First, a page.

Monday, January 9, 2012

The Multicultural City and the Politics of Religious Architecture: Urban Planning, Mosques and Meaning-making in Birmingham, UK


Mosque buildings constitute an increasingly important feature of British urban landscapes. This is confi rmed by the statistics on offi cially registered places of worship, which indicate that whilst in 1964 there were only nine offi cially registered mosques in England and Wales, by 1998 the number had increased to 614 (Peach, 2000). Many of these mosques are in converted buildings, such as houses, factories and warehouses, but others have been purposely constructed, incorporating architectural features that draw upon conceptions of tradition in Islamic architecture. Such designs have often been publicly contested, in terms that construct them as symbols of ‘alien’ cultural presences (see for example Naylor and Ryan, 2002).
There is now growing sociological and geographical literature documenting contestation over sites of worship, in which the semiotic role played by such buildings in the articulation of opposing social identities constitutes a central theme (see for example, Eade, 1993, 1996; Gale and Naylor, 2002; Naylor and Ryan, 2002). The present paper complements this literature by exploring the place of urban planning procedures in setting the parameters for such contestation, an issue that is receiving increasing academic attention (see for example, Gale, 1999; Dunn, 2001; Nye, 2001; Gale and Naylor, 2002; Isin and Siemiatycki, 2002). Moreover, the paper extends this theme by moving beyond the concern with aesthetic contestation per se. It attempts to show that urban planning mediates processes of social boundary construction that coalesce around mosque designs and becomes in turn a nexus in which some of the meanings and associations that accrue to such sites are articulated.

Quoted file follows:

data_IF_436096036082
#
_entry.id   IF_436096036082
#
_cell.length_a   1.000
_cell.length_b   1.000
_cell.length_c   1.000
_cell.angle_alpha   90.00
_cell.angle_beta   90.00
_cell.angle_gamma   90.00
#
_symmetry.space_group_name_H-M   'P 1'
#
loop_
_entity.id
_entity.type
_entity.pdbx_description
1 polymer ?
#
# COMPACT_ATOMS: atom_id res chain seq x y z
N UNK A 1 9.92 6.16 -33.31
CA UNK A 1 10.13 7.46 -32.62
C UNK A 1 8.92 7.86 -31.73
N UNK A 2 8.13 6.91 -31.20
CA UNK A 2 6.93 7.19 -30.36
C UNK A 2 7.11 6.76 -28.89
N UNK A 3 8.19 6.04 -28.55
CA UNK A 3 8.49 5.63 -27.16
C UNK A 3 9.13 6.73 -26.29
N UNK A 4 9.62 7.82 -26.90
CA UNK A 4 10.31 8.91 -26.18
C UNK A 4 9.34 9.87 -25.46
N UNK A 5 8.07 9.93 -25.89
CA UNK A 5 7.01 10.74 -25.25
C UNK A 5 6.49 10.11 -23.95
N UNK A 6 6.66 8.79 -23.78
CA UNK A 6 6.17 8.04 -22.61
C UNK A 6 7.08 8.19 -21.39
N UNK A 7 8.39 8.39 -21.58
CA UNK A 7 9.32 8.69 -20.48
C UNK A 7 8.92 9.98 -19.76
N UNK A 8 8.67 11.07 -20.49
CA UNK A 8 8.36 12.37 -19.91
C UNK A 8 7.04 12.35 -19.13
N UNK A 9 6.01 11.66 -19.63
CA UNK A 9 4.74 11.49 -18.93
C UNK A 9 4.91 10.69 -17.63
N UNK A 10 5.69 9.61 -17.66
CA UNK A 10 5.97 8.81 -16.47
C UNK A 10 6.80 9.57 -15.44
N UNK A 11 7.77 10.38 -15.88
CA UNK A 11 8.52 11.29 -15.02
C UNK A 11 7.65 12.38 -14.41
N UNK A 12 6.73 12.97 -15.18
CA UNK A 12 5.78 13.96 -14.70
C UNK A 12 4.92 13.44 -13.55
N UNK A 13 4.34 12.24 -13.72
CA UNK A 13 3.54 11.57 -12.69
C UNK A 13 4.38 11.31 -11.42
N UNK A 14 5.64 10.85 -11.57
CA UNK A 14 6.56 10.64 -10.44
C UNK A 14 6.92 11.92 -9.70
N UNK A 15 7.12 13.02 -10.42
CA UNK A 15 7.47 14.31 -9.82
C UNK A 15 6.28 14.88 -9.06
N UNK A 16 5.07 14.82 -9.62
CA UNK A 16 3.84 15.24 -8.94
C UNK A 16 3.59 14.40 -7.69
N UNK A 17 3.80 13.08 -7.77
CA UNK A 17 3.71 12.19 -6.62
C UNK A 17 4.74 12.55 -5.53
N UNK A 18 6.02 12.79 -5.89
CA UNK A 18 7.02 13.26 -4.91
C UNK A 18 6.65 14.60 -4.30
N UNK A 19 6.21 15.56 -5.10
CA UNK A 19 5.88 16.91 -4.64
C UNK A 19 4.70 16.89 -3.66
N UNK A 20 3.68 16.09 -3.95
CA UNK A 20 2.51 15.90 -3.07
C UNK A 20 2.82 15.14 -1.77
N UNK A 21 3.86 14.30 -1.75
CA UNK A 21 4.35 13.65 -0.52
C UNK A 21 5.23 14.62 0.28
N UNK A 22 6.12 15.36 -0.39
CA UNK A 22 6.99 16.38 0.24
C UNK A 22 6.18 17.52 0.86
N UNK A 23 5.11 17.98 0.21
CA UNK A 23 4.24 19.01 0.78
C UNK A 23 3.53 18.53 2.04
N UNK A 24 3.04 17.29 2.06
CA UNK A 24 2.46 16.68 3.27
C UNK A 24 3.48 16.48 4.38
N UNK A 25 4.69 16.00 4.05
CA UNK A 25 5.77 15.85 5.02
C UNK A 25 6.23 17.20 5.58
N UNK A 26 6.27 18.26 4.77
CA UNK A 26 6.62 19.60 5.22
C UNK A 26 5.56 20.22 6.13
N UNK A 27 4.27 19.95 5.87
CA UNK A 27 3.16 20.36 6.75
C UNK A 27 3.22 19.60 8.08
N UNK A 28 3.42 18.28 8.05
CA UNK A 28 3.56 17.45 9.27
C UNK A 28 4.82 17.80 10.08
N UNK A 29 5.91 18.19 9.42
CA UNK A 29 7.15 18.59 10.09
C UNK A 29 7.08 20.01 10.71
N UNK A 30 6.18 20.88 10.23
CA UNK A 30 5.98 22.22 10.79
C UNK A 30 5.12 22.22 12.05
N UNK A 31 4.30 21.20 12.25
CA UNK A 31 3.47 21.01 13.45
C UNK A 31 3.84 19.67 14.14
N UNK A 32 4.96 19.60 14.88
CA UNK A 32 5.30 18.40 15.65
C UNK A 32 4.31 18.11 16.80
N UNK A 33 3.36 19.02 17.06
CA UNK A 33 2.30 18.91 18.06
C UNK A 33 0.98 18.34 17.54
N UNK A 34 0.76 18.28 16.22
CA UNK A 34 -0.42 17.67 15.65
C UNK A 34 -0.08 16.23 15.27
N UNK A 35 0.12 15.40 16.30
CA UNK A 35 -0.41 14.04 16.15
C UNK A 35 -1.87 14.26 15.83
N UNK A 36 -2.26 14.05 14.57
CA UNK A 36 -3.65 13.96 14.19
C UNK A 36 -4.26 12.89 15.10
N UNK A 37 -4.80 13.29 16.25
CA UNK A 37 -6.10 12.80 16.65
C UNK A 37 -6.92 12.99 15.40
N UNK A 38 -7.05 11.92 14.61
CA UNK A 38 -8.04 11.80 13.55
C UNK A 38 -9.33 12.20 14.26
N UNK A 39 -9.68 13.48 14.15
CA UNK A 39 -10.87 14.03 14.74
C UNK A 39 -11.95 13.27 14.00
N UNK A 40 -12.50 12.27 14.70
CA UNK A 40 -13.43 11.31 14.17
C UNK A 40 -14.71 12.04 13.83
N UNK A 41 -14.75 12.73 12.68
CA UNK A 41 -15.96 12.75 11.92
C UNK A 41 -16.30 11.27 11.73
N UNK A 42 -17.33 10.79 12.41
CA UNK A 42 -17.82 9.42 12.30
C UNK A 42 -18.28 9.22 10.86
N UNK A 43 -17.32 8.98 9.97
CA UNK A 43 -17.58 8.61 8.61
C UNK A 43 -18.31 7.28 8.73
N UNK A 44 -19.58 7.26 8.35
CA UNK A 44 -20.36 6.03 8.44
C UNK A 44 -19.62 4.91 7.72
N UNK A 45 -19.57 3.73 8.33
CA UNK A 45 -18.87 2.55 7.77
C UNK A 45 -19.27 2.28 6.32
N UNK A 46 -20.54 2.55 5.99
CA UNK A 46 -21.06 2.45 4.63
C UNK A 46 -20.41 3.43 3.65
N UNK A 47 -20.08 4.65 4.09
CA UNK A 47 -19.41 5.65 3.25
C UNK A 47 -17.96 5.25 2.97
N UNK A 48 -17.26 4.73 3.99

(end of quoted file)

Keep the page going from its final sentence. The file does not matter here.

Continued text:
birmingham central mosque, photo by Ted and Jen
birmingham central mosque, photo by onlinejones

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